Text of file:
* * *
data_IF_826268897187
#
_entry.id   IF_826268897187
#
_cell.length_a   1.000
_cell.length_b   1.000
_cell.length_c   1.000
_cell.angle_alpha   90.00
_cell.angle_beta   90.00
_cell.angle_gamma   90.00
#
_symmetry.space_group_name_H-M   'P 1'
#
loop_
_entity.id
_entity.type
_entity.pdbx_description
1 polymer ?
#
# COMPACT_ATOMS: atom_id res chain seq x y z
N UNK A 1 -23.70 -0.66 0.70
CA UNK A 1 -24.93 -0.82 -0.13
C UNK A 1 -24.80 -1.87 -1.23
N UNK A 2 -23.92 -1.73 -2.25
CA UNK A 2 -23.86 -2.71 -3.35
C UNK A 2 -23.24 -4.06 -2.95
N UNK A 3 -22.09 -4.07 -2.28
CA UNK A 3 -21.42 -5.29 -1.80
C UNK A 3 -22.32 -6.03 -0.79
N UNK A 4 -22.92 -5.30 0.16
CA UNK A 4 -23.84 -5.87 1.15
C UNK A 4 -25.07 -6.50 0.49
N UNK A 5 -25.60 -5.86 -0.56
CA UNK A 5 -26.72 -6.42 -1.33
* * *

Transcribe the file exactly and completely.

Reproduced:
data_IF_826268897187
#
_entry.id   IF_826268897187
#
_cell.length_a   1.000
_cell.length_b   1.000
_cell.length_c   1.000
_cell.angle_alpha   90.00
_cell.angle_beta   90.00
_cell.angle_gamma   90.00
#
_symmetry.space_group_name_H-M   'P 1'
#
loop_
_entity.id
_entity.type
_entity.pdbx_description
1 polymer ?
#
# COMPACT_ATOMS: atom_id res chain seq x y z
N UNK A 1 -23.70 -0.66 0.70
CA UNK A 1 -24.93 -0.82 -0.13
C UNK A 1 -24.80 -1.87 -1.23
N UNK A 2 -23.92 -1.73 -2.25
CA UNK A 2 -23.86 -2.71 -3.35
C UNK A 2 -23.24 -4.06 -2.95
N UNK A 3 -22.09 -4.07 -2.28
CA UNK A 3 -21.42 -5.29 -1.80
C UNK A 3 -22.32 -6.03 -0.79
N UNK A 4 -22.92 -5.30 0.16
CA UNK A 4 -23.84 -5.87 1.15
C UNK A 4 -25.07 -6.50 0.49
N UNK A 5 -25.60 -5.86 -0.56
CA UNK A 5 -26.72 -6.42 -1.33